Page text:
Young, bright, Palestinian: the three friends shot in Vermont

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In Ramallah, in the West Bank, in the spring of 2021, three school friends huddled round their computer screens.

Hisham Awartani, Kinnan Abdalhamid and Tahseen Ali Ahmad had all applied to study at American universities. Responses from the colleges tended to come through by email, usually between midnight and 2am Palestinian time.

The 18-year-old Palestinians, who had been friends since they were small children, spent that period video-chatting. As each one opened his email – “yes, you have been accepted”; “sorry, your application has been denied” – he had two friends there for support.

Eventually, they were able to celebrate: all three earned places at universities, in Pennsylvania, Connecticut and Rhode Island. After a horrific shooting over the weekend, Awartani, Abdalhamid and Ali Ahmad have had to offer each other a different kind of support.

The three friends, all now 20 years old, were on their way to Thanksgiving dinner at Awartani’s grandmother’s house in Burlington, Vermont, when a white man fired at them with a handgun. One of the bullets struck Awartani’s spine, and he may not walk again.

Jason J Eaton, 48, was arrested on Sunday afternoon and charged with attempted murder. He has pleaded not guilty.

Police are investigating whether to charge Eaton with a hate crime; Burlington police say the three men had been speaking Arabic, and two had been wearing keffiyehs. The shooting has fuelled anxiety about the rise in violence against Muslim and Arab people in the US, which has also seen an increase in antisemitic incidents.

In the aftermath of the shooting, as the three were treated in hospital, there was some comfort in having each other there.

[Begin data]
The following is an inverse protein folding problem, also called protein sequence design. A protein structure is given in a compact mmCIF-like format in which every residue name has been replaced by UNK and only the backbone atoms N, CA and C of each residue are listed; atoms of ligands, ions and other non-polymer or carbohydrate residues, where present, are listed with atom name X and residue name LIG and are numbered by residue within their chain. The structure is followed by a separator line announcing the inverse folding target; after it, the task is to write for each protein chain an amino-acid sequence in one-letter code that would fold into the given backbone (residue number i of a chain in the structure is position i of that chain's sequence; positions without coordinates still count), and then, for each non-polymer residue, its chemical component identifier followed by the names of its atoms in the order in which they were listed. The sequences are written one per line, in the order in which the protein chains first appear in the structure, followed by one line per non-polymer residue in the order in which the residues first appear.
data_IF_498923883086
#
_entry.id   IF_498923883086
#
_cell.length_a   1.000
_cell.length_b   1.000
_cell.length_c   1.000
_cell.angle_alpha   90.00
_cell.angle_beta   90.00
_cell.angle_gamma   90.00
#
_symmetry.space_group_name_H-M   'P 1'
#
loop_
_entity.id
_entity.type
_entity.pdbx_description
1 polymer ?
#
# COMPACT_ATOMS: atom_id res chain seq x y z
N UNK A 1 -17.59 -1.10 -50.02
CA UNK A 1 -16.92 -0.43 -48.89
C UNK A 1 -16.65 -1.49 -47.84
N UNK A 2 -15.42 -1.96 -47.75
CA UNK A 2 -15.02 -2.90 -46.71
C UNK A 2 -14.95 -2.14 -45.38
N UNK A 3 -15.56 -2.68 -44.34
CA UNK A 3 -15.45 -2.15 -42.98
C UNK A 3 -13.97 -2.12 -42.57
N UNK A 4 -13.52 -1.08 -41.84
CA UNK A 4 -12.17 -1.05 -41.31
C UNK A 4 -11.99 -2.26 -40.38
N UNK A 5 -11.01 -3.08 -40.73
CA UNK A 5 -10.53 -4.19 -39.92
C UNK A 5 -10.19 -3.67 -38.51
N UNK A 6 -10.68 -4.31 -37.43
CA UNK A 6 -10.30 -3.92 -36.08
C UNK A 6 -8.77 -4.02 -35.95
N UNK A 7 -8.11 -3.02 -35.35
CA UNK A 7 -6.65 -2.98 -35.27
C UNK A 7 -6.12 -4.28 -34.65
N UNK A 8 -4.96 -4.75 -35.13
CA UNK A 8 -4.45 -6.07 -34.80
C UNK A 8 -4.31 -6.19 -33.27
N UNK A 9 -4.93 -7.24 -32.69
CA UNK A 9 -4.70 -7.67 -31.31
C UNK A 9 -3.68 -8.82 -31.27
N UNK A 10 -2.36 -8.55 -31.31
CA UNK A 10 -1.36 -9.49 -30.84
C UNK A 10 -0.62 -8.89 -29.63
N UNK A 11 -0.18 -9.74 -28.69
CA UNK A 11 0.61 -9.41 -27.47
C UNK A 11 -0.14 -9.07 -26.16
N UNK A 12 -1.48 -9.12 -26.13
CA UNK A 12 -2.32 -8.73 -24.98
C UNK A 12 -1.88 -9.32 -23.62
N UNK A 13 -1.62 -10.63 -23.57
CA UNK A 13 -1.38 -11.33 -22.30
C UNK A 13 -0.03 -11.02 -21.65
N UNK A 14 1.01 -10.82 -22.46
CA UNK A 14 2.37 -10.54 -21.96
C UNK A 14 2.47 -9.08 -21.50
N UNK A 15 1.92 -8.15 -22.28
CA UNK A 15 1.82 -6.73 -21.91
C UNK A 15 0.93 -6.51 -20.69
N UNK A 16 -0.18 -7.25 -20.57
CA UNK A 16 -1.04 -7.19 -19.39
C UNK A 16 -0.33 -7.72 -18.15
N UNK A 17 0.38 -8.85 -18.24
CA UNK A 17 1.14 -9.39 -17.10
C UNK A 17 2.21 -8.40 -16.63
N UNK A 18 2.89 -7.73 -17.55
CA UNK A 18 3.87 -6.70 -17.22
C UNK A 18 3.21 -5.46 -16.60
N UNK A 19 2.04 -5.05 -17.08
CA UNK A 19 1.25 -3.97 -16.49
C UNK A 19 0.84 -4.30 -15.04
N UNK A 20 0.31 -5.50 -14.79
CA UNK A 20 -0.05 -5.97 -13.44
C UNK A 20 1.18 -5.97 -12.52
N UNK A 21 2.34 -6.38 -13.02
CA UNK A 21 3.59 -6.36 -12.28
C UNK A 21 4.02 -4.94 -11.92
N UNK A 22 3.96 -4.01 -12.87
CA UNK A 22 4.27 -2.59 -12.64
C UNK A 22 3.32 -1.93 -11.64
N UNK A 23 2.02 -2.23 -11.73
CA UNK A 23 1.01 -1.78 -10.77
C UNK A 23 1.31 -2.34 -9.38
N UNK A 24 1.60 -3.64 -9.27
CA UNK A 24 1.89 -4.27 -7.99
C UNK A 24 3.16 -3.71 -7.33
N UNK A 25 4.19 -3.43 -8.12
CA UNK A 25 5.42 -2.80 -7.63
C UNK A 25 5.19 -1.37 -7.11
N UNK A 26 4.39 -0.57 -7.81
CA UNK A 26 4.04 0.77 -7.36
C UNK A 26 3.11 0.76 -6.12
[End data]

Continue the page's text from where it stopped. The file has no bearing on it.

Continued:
Color photo of three young boys, all about 4 or 5, with the one in the middle hanging his arms over the others’ shoulders.
Awartani (center) and Abdalhamid (right) with another childhood friend. Photograph: Courtesy Elizabeth Price

Awartani and Abdalhamid have been friends since they were babies. “They were forced to be friends,” Awartani’s mother, Elizabeth Price, said, noting that their parents had been close. Ali Ahmad, who is keeping a low profile in the media as he recovers, has been part of the trio for almost as long, since joining the two at the Ramallah Friends School, where all three excelled.

“They’re incredibly tight,” Price said.

“I would say that they are brothers. And when they got shot, the hospital very kindly put all of them in one ICU room, and I think that was very instrumental in helping them to deal with the trauma of the experience.

“They were teasing each other, and talking to each other. My mother slept there that first night and she said it was like a sleepover.”

Price, a US citizen who has lived in the West Bank for 25 years, arrived in Burlington on Wednesday, having traveled from Ramallah to Jordan before flying to the US.

Awartani and Abdalhamid, who suffered the worst injuries, are in a lot of pain, Price said. Awartani has been left “potentially paralysed” by the shooting; he has feeling in his legs – a good sign, Price said – but cannot move them.

Still, the 20-year-old has “been joking around” in recent days. His grandmother had recently bought him a Cardiff rugby shirt – Price’s family has links to Wales – and Awartani was quick to tell her that at least he hadn’t been wearing the shirt when he was shot.

“He’s got a wicked sense of humor, which will stand him in good stead,” Price said.

“Palestinians have had to struggle for 75 years in very difficult circumstances, and resilience is bred into these boys.”